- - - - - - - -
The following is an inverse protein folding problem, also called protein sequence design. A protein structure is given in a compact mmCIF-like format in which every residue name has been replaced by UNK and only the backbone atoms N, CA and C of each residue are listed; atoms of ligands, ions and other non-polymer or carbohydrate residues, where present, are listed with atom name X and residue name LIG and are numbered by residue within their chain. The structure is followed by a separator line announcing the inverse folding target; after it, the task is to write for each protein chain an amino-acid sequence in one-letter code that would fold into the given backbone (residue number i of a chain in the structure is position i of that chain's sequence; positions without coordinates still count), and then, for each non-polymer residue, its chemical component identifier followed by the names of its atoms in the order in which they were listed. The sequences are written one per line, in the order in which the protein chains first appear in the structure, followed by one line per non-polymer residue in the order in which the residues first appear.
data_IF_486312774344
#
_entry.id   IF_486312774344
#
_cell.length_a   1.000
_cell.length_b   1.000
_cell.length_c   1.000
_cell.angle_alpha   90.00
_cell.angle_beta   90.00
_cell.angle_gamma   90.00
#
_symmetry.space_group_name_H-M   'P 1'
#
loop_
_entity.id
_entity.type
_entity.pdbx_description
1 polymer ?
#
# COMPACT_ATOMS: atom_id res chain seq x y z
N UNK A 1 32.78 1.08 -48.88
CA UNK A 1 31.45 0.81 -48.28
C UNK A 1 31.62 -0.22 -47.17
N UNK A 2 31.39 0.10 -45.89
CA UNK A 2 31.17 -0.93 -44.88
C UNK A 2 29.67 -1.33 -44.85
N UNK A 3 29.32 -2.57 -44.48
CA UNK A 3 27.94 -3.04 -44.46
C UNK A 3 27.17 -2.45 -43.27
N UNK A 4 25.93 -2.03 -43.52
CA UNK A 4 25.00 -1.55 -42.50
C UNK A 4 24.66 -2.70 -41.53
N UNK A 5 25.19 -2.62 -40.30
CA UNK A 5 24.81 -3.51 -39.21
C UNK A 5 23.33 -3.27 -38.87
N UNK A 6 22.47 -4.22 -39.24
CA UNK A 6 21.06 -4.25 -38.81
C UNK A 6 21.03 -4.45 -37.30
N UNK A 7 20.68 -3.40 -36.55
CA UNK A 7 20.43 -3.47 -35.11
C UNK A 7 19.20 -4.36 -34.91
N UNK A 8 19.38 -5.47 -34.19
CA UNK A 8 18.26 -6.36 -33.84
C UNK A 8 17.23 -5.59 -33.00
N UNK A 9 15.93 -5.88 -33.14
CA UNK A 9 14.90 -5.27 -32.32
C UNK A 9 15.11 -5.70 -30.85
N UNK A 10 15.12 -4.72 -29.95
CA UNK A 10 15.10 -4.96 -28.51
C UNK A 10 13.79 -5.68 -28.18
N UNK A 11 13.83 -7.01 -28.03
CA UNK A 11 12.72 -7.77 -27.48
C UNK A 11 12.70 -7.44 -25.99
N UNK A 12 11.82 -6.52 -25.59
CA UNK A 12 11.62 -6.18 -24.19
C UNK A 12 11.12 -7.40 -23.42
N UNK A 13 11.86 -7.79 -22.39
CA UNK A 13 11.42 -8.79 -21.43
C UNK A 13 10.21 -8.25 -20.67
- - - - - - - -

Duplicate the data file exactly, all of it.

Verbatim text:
The following is an inverse protein folding problem, also called protein sequence design. A protein structure is given in a compact mmCIF-like format in which every residue name has been replaced by UNK and only the backbone atoms N, CA and C of each residue are listed; atoms of ligands, ions and other non-polymer or carbohydrate residues, where present, are listed with atom name X and residue name LIG and are numbered by residue within their chain. The structure is followed by a separator line announcing the inverse folding target; after it, the task is to write for each protein chain an amino-acid sequence in one-letter code that would fold into the given backbone (residue number i of a chain in the structure is position i of that chain's sequence; positions without coordinates still count), and then, for each non-polymer residue, its chemical component identifier followed by the names of its atoms in the order in which they were listed. The sequences are written one per line, in the order in which the protein chains first appear in the structure, followed by one line per non-polymer residue in the order in which the residues first appear.
data_IF_486312774344
#
_entry.id   IF_486312774344
#
_cell.length_a   1.000
_cell.length_b   1.000
_cell.length_c   1.000
_cell.angle_alpha   90.00
_cell.angle_beta   90.00
_cell.angle_gamma   90.00
#
_symmetry.space_group_name_H-M   'P 1'
#
loop_
_entity.id
_entity.type
_entity.pdbx_description
1 polymer ?
#
# COMPACT_ATOMS: atom_id res chain seq x y z
N UNK A 1 32.78 1.08 -48.88
CA UNK A 1 31.45 0.81 -48.28
C UNK A 1 31.62 -0.22 -47.17
N UNK A 2 31.39 0.10 -45.89
CA UNK A 2 31.17 -0.93 -44.88
C UNK A 2 29.67 -1.33 -44.85
N UNK A 3 29.32 -2.57 -44.48
CA UNK A 3 27.94 -3.04 -44.46
C UNK A 3 27.17 -2.45 -43.27
N UNK A 4 25.93 -2.03 -43.52
CA UNK A 4 25.00 -1.55 -42.50
C UNK A 4 24.66 -2.70 -41.53
N UNK A 5 25.19 -2.62 -40.30
CA UNK A 5 24.81 -3.51 -39.21
C UNK A 5 23.33 -3.27 -38.87
N UNK A 6 22.47 -4.22 -39.24
CA UNK A 6 21.06 -4.25 -38.81
C UNK A 6 21.03 -4.45 -37.30
N UNK A 7 20.68 -3.40 -36.55
CA UNK A 7 20.43 -3.47 -35.11
C UNK A 7 19.20 -4.36 -34.91
N UNK A 8 19.38 -5.47 -34.19
CA UNK A 8 18.26 -6.36 -33.84
C UNK A 8 17.23 -5.59 -33.00
N UNK A 9 15.93 -5.88 -33.14
CA UNK A 9 14.90 -5.27 -32.32
C UNK A 9 15.11 -5.70 -30.85
N UNK A 10 15.12 -4.72 -29.95
CA UNK A 10 15.10 -4.96 -28.51
C UNK A 10 13.79 -5.68 -28.18
N UNK A 11 13.83 -7.01 -28.03
CA UNK A 11 12.72 -7.77 -27.48
C UNK A 11 12.70 -7.44 -25.99
N UNK A 12 11.82 -6.52 -25.59
CA UNK A 12 11.62 -6.18 -24.19
C UNK A 12 11.12 -7.40 -23.42
N UNK A 13 11.86 -7.79 -22.39
CA UNK A 13 11.42 -8.79 -21.43
C UNK A 13 10.21 -8.25 -20.67